Jeff Arnold’s West

The blog of a Western fan, for other Western fans

You Know My Name (TNT TV, 1999)


Sam is Bill


Continuing our Sam Elliott thread for a moment, after our post on 1883, in 1999 TNT screened a picture Elliott produced and starred in about the Oklahoma lawman Bill Tilghman, You Know My Name.



As we said in our article on Tilghman (click the link for that), William Matthew Tilghman (1854 – 1924) was one of the great lawmen of the old West. His name may not trip off the tongue in the way that an Earp or a Hickok does, and he certainly has not enjoyed the levels of Hollywood exposure that those men did, but nevertheless, to students of the West he was an important figure.


The real Bill


Rod Steiger, not overacting quite as much as usual, was Tilghman in Cattle Annie and Little Britches in 1981 and Bill appeared on TV a few times, such as in The Life and Legend of Wyatt Earp, played by Don Kennedy. And of course Bill had played himself in silent movies, as we see in You Know My Name: the silent movie The Passing of the Oklahoma Outlaws, subtitled Picturization of Early Days in Oklahoma, was a 1915 picture directed by Tilghman himself and released by Tilghman’s own Eagle Film Company.


Film star Bill


You Know My Name was directed and written by John Kent Harrison, known for Anne of Green Gables and Pope John Paul II, so rather an eclectic mix. He had done another picture with Sam four years earlier, The Ranger, the Cook and a Hole in the Sky, also set in the early twentieth century.


Mr Harrison at the helm (and the word processor)


For in You Know My Name we are in Oklahoma in 1924. The real Bill was actually a portly 70 years old then, while Sam was a slim 55, but the actor puts on the age, and he’s has always been very good at that.




While he is on the set of his motion picture, Bill is approached by a citizen of Cromwell, east of Oklahoma and about fifty miles to the south east of Tilghman’s home of Chandler. The town is lawless and in the grip of crooks and thugs. Will he help? At first he declines but you can tell he would like one last go at marshaling, and he gets a six-month contract. In reality, this was a good ten years after the making of the movie, but never mind. He goes off to Cromwell alone, promising his wife and sons that he’ll be back soon. Naturally he rides. No perishing autymobile for him.


I must say Turner spared no expense (well, maybe a bit) in creating up in Alberta the set for the oil town of Cromwell. It’s a filthy place full of corruption. As Tilghman rides in he regards the lowlife with that Sam Elliott Western silent disdain. Of course it doesn’t take him long to start cleaning up the town.


The main town crook should have been Robert Middleton, who would have been ideal, but sadly he passed away in 1977 and was unavailable, so they got a Bob Middleton lookalike (perhaps they held a competition) and Walter Olkewicz as Killian does an excellent job of impersonating him. Killian is a saloon owner, naturally, as bad guys have to be. He is properly blaggardly as leader of the anti-law ‘n’ order brigade, in with the Kansas City mob. Law ‘n’ order will reduce his trade in bootleg liquor (it’s Prohibition time), drugs, gambling and prostitution. I don’t know if there was a real Killian.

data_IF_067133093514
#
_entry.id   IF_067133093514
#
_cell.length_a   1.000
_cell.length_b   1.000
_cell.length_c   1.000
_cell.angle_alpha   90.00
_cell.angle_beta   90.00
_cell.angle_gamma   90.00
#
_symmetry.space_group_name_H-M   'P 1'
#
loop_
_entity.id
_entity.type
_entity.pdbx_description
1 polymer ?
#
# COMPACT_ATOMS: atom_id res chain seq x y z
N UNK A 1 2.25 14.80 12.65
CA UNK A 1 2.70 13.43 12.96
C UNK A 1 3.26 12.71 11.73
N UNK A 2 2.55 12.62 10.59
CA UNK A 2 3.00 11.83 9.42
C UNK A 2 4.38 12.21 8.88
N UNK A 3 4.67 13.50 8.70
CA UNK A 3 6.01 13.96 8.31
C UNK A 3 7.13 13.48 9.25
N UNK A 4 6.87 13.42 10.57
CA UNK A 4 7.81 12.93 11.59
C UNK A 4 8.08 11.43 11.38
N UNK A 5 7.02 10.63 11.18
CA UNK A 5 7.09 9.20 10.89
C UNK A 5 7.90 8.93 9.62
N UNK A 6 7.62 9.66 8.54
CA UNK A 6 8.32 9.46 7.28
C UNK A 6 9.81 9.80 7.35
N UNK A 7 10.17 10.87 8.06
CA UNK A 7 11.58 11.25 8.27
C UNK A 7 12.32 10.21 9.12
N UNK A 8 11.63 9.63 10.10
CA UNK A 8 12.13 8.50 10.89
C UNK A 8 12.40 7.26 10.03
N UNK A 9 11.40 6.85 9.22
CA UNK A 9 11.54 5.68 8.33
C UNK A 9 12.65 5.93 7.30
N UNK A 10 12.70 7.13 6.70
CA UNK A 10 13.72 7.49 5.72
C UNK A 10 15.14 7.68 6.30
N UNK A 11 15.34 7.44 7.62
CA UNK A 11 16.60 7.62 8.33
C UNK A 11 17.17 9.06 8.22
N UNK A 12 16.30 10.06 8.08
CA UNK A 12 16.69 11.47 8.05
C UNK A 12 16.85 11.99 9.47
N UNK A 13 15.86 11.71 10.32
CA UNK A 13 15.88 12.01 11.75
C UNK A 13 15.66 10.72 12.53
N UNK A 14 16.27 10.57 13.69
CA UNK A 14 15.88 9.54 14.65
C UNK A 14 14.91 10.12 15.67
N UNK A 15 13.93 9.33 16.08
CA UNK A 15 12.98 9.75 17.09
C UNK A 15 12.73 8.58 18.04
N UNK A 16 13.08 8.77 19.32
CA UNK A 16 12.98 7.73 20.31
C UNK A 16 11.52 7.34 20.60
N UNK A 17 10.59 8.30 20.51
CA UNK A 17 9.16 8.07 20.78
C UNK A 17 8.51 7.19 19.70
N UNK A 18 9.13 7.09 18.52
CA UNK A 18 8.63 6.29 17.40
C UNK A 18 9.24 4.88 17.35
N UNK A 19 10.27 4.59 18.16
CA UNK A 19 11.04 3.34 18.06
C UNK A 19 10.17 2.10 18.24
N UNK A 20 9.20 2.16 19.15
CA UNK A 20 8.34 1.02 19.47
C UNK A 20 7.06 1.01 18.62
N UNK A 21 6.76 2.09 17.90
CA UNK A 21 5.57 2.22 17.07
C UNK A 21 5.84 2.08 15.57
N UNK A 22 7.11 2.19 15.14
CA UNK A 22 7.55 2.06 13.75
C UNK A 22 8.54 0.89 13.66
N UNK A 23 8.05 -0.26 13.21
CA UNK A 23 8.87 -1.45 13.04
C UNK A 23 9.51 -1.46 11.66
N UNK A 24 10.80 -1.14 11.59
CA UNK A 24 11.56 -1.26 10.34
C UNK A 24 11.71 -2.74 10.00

Villian I mean villain Killian


But the real villain, the seriously repellent one, did exist, though. I’m not sure that in reality Wiley Lynn was quite such a psychopath teetering on the edge of homicidal madness that Arliss Howard portrays him as, but Lynn was certainly a pretty loathsome character. Though a federal agent charged with eliminating illegal booze, he was in fact on the take in a major way. The movie Lynn is addicted to cocaine and pretty well barking mad. He murders various people, including the county sheriff, with glee, and shoves their bodies in oil tanks. He was certainly Tilghman’s main obstacle in bringing some semblance of peace and order to Cromwell.


He does a lot of insane laughing


Part of Tilghman’s strategy to tame the town is to show his movie, and we get the delight of James Gammon as Real Arkansas Tom who reluctantly steps onto the stage to back Bill up. The crowd cheers every move the goodies make, in the way that people used to at the flickers. This scene is well handled by the cast and by director.


Gammon is Arkansas Tom


We also get flashbacks in the movie as Bill relives his capture of Bill Doolin. In the film he appears dressed as a clergyman and has a shotgun in a violin case. “You know my name,” he warns Doolin, threatening to shoot him if he doesn’t come quietly.


Wild Bill Hickok (Dwayne Armitage) also briefly appears, in a mirage.


Bill is helped in Cromwell by a young assistant, Hugh Sawyer (Jonathan Young), which was in fact the case, and by rather rough methods (involving a barbed wire noose) Bill manages to get a spy into the enemy camp, Alibi Joe (James Parks), though it does not end well for Alibi when he is discovered. The oil tank has plenty of room for one more.


Bill’s young assistant Hugh


Bill goes back for bucolic weekends with his family. They are all a bit too good to be true. In fact the middle son, Richard, is written out altogether. In 1929 Richard was shot in the liver while attempting to hold up a dice game and died of his wounds, so maybe he was airbrushed out of the picture. But then Woodrow was also a career criminal, who spent much of his life behind bars, and he features, as a little boy.


Riding back to Cromwell from such an idyllic weekend, Bill is set upon by gangsters in an automobile who fire Tommy-gun bullets at him but of course a cowpoke on his horse is no match for a mere car, and the vehicle careers over a cliff, leaving Bull unscathed.


You do get the impression that it has all been sensationalized a bit. It opens with the announcement “All that follows is based on the true-life adventures of William Matthew Tilghman” so we can be pretty sure some of it is invented. Well, it is a movie. And that little phrase based on saves them from an outright lie.


Well, a drunken/drugged (or both) Lynn turns up in town, discharging his pistol wildly. Bill grabs his gun hand and succeeds in wresting the firearm away from him but the skunk pulls a second pistol from a pocket and shoots Bill twice in the gut. Bill falls, mortally wounded. He died on November 1st, 1924. That was more or less what did happen.


Amazingly, Lynn was acquitted at a trial. Eye-witnesses conveniently disappeared and Deputy Hugh Sawyer (Jonathan Young in the film), either incompetent or bought off, testified that he could not see clearly what happened, though in fact he was standing right next to Tilghman. Lynn continued his criminal ways until finally killed in a gunfight with Oklahoma State Bureau of Investigation agent Crockett Long (who also died) at Madill, OK in 1932.


Bill Tilghman lay in state in the Oklahoma capitol building and was buried in Chandler.


Sam Elliott fans and those interested in Bill Tilghman will enjoy this one.



12 Responses